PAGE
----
In an exquisite, highly original style, precious materials are handcrafted in sophisticated designs that reinvent Prada iconic symbols and the themes of the new collections.

Vibrant hearts, baroque pearls, rock guitars, romantic roses, playful robots but also keys, rabbits, bananas, and the brand’s triangular logo – in gold and diamonds – relive Prada’s history through
contemporary and timeless earrings, bracelets, pendants and necklaces with an unmistakable hint of irony.

Prada’s fine jewellery is made using 18-carat gold and diamonds from suppliers with Responsible Jewellery Council (RJC) certification.
The RJC is a non-profit organisation, founded in 2015 to promote responsible practices from an ethical, social and environmental point of view and respect for human rights in the handling of metals and precious stones, from their extraction right through to their sale.

Now on sale at selected Prada boutiques worldwide as well as on prada.com, exclusively for USA, Japan and UAE.

LoL, Sandra

Photos: © Prada

Net-à-Porter High Jewelry Cocktail in Paris

NET-A-PORTERicon hosted cocktails in Paris during Haute Couture Fashion Week to celebrate a collection of its high jewelry designers. Private gallery Hôtel du Grand Veneur was the setting for a beautiful mirrored spiral shaped installation which housed over 20 rare, one-of-a-kind pieces from the world’s most renowned high jewelry maisons, including Chopard, Piaget, Buccellati, Lorraine Schwartz, Boehmer et Bassenge, Boghossian, Giampiero Bodino, Nadia Morgenthaler, Ana Khouri, Repossi, De Grisogono, Bina Goenka and many more.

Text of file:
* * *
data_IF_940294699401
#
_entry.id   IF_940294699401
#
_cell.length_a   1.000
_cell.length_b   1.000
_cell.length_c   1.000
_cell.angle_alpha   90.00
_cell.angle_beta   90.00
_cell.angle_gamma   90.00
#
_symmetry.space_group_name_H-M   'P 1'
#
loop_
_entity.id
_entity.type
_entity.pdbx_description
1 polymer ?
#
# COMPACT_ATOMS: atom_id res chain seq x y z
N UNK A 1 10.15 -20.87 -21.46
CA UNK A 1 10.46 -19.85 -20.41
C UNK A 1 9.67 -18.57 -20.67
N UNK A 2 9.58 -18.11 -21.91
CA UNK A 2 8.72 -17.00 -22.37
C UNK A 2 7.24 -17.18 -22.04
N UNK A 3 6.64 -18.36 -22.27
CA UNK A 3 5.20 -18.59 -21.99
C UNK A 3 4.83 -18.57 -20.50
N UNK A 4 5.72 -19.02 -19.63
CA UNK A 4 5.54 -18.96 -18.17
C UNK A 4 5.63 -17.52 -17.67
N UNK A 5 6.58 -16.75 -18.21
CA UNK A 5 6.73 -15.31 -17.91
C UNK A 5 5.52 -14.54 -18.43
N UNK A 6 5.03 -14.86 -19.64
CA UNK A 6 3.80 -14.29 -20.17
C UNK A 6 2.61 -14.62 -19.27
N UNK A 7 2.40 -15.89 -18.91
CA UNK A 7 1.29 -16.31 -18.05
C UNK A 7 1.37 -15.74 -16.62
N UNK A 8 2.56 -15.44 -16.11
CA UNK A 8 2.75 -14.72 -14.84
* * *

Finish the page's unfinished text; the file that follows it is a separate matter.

With my beloved Lupe Puerta, Global Director of VIP Client Relations at NET-A-PORTER

NET-A-PORTERicon offers great service for their EIP (Extremely Important Person) customers, now taking it one step further with EIP Privé. The new high jewelry pieces are part of this new concept that was introduced to a selected clientele during Paris Fashion Week. In general, the EIPs can request to see exquisite one-of-a-kind creations via private appointments and «try before you buy», so that the jewel might never be seen by another customer again.

With lovely Elizabeth von der Goltz, Global Buying Director of NET-A-PORTER.